Monday, April 14, 2008

Purple Prose

Hi, anyone who's out there. I've been away a long time, but thought I'd try to get back on track here. I'm reading a book called "Spunk and Bite." It spins off from, and in places challenges, the old "bible" of writing style, "Elements of Style" by Strunk and White. Having been schooled on Strunk and White, I tend towards the sparse and streamlined approach, but I fear I have essentially stripped my writing of life and originality. So, I'm trying to shake it up, and have now begun overcompensating, falling prey to an overabundance of "Purple Prose." So, I am dancing the line. I guess I need to give myself permission to experiment and fail many times in order to find my voice and grow as a writer.

What kind of experiments have you tried? Successes? Failures? How did you determine which they were? What did you learn from them?


  1. At a workshop, Laura Whitcomb suggested printing out a scene and then going through with a red pen and changing every verb to something different, then every noun, every adjective, every adverb. Once you're done, she said, go back and read it.

    Where my protagonist had walked across the room in the prior draft, now he stomped. Where another character had looked out the window, now she glared.

    Most of the word changes made me laugh out loud, but a fair number of them were improvements, and another passel pointed to places where I could find other words that would do a better job than the ones I had picked.

  2. I know Strunk & White, of course; and though I didn't have it beaten into me, a big chunk of my writing training was in journalism, so I can definitely relate to having a spare and streamlined style. Get in, tell the story, get out, done. "Just the facts, ma'am." :)

    The timeless advice of the Oracle of Delphi, "All things in moderation," is as applicable to writing as to anything else. The only way to find the right balance is to try new things, and especially when it comes to working out your voice and style, what you feel most happy with, I think the only way to find the line is to cross it. Then you can step back.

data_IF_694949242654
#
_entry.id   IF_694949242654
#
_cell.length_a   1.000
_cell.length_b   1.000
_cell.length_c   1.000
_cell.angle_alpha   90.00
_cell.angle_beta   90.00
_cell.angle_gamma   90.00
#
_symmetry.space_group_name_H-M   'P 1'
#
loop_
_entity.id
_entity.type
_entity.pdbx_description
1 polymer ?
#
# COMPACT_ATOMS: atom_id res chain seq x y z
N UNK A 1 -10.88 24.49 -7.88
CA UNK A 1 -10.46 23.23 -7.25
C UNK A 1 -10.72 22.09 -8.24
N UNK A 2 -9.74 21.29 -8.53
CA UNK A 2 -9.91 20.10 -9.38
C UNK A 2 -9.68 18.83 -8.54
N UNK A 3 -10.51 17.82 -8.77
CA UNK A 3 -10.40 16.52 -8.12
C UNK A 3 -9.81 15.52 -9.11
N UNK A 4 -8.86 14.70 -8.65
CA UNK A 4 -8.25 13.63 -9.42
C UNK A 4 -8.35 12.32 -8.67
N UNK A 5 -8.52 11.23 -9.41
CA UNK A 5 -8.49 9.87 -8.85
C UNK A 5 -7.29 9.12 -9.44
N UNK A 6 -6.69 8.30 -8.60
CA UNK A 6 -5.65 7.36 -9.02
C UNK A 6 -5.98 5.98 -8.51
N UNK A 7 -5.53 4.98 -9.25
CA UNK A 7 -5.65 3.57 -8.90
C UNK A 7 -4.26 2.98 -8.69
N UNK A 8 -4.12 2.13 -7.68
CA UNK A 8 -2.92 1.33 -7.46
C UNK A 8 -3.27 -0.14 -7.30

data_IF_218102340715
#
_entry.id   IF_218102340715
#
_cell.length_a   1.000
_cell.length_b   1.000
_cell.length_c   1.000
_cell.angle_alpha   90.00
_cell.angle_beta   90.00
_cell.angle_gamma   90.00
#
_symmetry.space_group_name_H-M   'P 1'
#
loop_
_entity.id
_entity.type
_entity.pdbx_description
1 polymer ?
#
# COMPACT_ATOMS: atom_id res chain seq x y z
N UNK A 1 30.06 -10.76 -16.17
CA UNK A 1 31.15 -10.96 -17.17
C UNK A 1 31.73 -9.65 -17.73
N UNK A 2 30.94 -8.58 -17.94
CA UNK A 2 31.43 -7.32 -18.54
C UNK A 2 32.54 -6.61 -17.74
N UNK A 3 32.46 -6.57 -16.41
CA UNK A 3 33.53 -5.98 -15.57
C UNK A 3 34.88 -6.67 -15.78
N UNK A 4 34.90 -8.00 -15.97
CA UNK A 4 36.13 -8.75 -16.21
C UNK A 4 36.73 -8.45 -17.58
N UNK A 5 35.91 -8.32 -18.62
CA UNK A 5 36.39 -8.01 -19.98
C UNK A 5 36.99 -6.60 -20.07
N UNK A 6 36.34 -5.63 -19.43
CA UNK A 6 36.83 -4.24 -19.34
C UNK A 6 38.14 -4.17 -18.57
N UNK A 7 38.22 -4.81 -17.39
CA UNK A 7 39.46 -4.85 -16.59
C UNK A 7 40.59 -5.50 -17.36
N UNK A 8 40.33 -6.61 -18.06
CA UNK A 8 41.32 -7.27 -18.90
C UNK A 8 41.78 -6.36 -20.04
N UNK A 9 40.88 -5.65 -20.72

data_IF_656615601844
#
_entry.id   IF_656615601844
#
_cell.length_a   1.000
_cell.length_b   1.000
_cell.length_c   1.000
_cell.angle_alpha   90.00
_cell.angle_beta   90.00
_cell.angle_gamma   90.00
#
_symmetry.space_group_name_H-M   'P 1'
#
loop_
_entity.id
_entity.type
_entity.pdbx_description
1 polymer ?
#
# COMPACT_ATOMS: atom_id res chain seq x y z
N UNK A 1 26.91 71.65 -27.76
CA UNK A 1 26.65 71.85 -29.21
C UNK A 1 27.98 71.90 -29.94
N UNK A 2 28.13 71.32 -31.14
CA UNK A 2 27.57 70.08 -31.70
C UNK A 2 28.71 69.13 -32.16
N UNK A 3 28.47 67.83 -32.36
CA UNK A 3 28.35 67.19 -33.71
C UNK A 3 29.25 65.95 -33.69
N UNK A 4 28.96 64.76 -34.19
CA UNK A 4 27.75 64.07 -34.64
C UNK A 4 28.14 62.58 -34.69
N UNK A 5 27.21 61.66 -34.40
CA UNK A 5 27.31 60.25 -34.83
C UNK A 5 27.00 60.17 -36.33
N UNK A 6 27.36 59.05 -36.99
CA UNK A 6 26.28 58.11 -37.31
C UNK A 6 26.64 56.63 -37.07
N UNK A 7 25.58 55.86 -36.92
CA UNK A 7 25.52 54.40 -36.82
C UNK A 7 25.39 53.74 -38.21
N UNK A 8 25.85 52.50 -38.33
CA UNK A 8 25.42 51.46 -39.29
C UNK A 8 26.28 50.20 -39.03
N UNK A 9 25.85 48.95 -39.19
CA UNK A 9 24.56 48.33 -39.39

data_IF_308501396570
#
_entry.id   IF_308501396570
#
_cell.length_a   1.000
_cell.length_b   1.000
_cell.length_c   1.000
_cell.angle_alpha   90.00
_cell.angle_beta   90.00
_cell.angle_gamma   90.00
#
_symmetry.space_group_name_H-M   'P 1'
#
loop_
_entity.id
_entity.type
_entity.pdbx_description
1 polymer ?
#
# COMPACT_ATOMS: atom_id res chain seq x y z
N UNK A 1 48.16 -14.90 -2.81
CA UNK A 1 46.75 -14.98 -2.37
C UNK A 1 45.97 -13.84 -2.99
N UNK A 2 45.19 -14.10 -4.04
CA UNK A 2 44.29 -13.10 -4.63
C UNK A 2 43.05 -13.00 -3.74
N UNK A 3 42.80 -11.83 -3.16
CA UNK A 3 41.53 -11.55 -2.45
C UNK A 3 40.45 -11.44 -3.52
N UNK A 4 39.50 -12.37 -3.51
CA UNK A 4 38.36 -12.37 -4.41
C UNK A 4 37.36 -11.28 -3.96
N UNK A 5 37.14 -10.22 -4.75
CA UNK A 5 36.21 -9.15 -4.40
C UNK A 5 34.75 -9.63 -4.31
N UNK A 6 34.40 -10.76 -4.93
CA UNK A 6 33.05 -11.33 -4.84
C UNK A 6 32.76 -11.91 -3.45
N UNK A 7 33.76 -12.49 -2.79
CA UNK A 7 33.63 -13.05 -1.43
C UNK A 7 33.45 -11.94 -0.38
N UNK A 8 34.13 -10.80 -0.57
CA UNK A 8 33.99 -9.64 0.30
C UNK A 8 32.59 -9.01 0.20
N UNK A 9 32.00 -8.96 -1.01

I haven't done too many writers workshops, so I've not really had much opportunity to try experiments along the lines of what Jan posted about. (Although it does sound like a cool idea!) Mostly my "experiments" have been stepping into forms or genres different than what I've done before. I am going to be trying something quite new for me soon, however -- an adaptation of an existing work. That should be interesting!

  3. I guess I need to remember that it's all about experimenting and learning. Part of the trick is playing with the purple, then letting it sit and coming back to it to see what holds and what pushes too far. It's funny, some of my older writing feels so over-written, but in a different way - overly careful as if I'm too self-conscious. The purple prose monster makes my writing seem overwritten in a gushy, florid manner.

  4. I'm working on a "shitty first draft" of a mainstream novel, and to get the editor to sleep in the back seat, I just keep repeating, I'm just exploring the territory, just exploring the territory. The nice thing about writing purple, at least for early drafts, is that it can get the juices flowing, open up new connections that won't appear if the editor keeps saying, "Ewww! That will never work." And you can always scale back the Purpl-O-Meter on a later draft.

  5. Anonymous3:30 PM

    I find that killing my adverbs is the best simple tool. Seriously, they are short cut that let us avoid struggling for verbs like stomp. And they tend to get us into phrases like "He circled warily." As one writing instructor said "What does that mean?"


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